Engineering a solution

The decision of the All India Council for Technical Education (AICTE) to allow private corporations, with turnover of Rs 100 crore a year for the past three years, to set up and run degree- granting colleges is welcome. Companies are often critical of the quality of graduates produced by engineering colleges, deeming them unemployable, despite chronic shortages of skilled manpower. Enabling them to participate in equipping young people with skills that are necessary and useful in the job market could go some way towards expanding access to higher education while hopefully ensuring a base level of quality.

The drive towards universalisation of primary education through the RTE and the push to expand secondary school education means that more and more young people are eligible for, and aspiring towards, college-level instruction. Despite a huge increase in the number of universities and colleges, however, their higher educational needs remain sadly underserved. A 2011 FICCI and Ernst and Young report found that most higher education institutions, public and private, had poor physical infrastructure, suffered from faculty shortages and had outdated curricula 62 per cent universities and 90 per cent colleges with NAAC accreditation were rated average or below average.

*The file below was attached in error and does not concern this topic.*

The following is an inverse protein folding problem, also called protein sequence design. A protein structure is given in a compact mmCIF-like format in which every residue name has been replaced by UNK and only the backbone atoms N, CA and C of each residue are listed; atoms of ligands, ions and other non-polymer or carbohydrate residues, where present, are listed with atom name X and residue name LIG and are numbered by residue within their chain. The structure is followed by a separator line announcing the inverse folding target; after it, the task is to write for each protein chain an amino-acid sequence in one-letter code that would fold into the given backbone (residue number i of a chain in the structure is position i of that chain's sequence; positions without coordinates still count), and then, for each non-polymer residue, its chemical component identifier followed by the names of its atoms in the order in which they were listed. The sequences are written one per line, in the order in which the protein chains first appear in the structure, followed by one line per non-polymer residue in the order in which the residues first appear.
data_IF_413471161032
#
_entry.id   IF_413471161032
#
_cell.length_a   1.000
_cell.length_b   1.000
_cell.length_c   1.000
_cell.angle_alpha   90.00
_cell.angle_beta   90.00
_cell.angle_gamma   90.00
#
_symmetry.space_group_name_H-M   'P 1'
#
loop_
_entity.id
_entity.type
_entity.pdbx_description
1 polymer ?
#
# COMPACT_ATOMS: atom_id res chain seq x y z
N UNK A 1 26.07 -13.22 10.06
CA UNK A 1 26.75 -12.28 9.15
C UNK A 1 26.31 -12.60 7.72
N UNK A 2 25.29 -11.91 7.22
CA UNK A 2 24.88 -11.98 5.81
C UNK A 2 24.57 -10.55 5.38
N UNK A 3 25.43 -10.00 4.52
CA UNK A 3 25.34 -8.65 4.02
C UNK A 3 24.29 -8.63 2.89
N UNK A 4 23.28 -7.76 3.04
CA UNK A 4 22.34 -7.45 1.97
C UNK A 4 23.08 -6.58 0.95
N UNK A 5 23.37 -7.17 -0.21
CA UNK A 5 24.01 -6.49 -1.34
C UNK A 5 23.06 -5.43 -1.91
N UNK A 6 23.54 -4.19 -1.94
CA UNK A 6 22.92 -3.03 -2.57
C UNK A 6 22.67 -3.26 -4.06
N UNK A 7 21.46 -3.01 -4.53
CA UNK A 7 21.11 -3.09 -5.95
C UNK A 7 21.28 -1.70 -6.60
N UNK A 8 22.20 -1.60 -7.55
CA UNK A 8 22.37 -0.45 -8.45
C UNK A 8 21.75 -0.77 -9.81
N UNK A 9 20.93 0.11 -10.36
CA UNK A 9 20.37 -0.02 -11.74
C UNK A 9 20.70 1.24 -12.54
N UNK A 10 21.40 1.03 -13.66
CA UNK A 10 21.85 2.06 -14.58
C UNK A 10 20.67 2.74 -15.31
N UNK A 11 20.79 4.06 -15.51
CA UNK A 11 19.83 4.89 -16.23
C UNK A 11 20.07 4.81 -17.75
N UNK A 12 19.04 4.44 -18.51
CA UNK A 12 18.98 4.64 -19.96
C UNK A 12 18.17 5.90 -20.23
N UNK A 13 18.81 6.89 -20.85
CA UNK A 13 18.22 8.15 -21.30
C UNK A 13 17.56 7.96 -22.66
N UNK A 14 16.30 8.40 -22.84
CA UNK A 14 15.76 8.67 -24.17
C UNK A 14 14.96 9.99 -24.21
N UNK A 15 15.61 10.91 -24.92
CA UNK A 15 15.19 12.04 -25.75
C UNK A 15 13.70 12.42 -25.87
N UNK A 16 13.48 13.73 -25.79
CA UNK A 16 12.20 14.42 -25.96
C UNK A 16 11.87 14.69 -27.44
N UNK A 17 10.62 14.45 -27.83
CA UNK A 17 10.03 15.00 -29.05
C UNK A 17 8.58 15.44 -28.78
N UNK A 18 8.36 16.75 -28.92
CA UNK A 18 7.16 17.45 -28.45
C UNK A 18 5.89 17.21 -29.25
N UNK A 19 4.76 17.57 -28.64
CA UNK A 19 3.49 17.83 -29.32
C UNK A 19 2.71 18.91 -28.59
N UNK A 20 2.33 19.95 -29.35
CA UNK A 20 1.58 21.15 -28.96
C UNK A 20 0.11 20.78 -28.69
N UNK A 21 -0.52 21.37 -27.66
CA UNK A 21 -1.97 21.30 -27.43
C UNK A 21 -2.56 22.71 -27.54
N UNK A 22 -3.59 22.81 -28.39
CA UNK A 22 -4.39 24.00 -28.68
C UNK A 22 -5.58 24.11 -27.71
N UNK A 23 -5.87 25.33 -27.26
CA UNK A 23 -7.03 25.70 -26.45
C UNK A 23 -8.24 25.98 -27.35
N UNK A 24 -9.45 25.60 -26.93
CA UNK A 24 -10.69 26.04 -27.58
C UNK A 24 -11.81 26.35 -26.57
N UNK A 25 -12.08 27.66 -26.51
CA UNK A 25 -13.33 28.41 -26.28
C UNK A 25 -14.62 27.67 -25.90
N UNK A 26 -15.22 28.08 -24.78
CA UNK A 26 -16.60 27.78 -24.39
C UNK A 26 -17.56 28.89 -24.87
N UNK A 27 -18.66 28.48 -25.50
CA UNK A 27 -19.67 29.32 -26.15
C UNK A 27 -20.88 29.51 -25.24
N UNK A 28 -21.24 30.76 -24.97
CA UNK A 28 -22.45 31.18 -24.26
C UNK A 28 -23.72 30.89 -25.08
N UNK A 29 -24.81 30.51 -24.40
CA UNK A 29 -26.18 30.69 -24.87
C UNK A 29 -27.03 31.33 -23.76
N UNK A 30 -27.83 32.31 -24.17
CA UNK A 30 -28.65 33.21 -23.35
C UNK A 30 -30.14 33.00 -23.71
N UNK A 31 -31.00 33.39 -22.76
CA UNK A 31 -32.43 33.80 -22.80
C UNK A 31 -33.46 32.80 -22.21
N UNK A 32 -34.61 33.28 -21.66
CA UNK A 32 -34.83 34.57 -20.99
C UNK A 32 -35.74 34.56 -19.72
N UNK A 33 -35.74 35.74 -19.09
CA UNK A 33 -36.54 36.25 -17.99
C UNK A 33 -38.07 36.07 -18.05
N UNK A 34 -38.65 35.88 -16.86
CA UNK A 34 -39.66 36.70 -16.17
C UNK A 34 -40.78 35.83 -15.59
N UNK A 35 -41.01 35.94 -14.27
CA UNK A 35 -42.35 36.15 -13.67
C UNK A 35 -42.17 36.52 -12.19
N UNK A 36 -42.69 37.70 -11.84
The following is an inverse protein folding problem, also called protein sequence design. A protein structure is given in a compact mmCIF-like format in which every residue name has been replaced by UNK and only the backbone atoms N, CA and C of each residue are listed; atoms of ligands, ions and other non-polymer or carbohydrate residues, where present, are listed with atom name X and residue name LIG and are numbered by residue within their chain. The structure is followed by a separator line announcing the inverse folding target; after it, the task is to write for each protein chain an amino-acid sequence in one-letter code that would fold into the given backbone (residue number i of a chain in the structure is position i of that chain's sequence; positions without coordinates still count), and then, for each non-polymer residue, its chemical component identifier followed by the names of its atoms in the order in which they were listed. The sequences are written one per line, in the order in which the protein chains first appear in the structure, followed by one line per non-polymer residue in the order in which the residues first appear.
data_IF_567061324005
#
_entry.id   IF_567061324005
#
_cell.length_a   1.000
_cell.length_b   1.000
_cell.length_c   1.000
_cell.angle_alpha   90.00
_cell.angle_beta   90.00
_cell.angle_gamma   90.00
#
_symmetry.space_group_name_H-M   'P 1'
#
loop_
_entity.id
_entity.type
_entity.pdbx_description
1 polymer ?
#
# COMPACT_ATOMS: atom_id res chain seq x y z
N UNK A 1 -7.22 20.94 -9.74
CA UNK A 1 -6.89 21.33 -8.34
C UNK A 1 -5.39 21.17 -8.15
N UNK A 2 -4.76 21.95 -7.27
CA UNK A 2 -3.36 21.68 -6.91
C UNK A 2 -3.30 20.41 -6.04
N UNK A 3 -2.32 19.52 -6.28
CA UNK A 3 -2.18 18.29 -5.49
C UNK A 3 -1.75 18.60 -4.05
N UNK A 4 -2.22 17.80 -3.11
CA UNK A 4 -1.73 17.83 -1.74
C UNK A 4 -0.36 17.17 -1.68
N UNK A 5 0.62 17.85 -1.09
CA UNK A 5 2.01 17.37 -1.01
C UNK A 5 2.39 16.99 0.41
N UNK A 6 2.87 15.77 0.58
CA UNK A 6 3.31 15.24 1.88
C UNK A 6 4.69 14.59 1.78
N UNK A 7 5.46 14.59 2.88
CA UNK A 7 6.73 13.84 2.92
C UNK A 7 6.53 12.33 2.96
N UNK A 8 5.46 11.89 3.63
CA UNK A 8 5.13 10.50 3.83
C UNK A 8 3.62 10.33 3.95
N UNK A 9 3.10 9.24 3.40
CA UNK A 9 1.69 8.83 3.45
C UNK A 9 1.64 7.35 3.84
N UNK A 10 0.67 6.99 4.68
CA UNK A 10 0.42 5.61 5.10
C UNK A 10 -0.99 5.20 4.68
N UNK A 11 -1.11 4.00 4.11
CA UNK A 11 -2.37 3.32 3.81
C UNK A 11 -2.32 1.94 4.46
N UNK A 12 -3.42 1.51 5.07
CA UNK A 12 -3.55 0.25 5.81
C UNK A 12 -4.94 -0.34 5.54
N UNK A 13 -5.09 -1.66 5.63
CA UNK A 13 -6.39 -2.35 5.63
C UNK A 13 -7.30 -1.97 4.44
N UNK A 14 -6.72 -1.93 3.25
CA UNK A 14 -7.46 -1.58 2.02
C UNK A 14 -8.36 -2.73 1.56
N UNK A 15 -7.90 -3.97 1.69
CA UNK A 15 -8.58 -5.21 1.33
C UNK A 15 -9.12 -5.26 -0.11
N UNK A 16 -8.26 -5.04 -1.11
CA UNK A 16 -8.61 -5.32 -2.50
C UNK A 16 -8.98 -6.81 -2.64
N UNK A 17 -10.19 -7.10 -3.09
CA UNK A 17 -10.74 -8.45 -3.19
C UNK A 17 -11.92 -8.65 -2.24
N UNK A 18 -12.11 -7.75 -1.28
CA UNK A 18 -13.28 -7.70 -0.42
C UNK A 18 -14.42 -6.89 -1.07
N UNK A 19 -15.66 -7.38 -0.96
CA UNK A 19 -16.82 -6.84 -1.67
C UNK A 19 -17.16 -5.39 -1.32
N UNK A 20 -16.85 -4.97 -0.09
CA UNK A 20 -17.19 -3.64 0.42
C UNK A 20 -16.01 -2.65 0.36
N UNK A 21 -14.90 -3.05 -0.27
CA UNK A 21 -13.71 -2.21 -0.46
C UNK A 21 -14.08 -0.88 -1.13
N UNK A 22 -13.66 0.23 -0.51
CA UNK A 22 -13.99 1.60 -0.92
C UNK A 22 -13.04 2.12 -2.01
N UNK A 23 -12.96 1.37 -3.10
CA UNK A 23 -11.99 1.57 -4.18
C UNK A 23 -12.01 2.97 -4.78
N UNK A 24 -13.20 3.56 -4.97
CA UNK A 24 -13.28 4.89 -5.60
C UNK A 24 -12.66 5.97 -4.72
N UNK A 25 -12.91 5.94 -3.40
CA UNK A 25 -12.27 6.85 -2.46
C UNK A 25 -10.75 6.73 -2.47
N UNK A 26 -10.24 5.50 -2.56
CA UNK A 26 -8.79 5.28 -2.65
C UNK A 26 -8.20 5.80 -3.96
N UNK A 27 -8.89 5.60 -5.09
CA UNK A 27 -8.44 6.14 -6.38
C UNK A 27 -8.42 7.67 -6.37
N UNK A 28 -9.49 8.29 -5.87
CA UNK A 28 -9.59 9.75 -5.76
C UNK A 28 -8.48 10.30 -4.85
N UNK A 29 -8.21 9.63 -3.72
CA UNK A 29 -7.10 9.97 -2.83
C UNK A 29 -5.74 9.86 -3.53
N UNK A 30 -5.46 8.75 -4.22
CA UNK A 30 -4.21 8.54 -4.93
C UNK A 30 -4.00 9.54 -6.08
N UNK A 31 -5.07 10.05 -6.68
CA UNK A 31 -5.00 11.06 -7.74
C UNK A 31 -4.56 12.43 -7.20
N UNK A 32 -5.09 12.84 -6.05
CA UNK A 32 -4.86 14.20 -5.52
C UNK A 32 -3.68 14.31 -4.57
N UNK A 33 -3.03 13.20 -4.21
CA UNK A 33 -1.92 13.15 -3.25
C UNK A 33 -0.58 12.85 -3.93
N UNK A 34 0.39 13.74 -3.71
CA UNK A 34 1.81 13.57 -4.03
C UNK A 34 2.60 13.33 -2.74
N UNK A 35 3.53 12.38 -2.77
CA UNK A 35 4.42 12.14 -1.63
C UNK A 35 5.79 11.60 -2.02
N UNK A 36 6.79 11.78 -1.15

It is not that the problem is not acknowledged. The crises in higher education in India, and the best ways to address them, have been a matter of much discussion and debate. The National Knowledge Commission headed by Sam Pitroda and the Yash Pal Committee submitted comprehensive reports dealing with critical issues in 2009. Both recommended structural changes, including amending the regulatory structure and allowing greater autonomy to colleges and universities to design curricula. But the bills dealing with such reforms, such as setting up of a national accreditation regulatory authority and promotion of autonomy, have been stuck in Parliament, despite former HRD Minister Kapil Sibal's 100-day plan of action back in 2009. The foreign educational institutions bill, which lays down conditions for the entry of foreign varsities and could address supply-side issues while assuring quality, was introduced in the Lok Sabha in 2010 and has been pending since. The government must ensure passage of these bills, without compromising their spirit, so that stop-gap solutions in this vital sector are rendered unnecessary.

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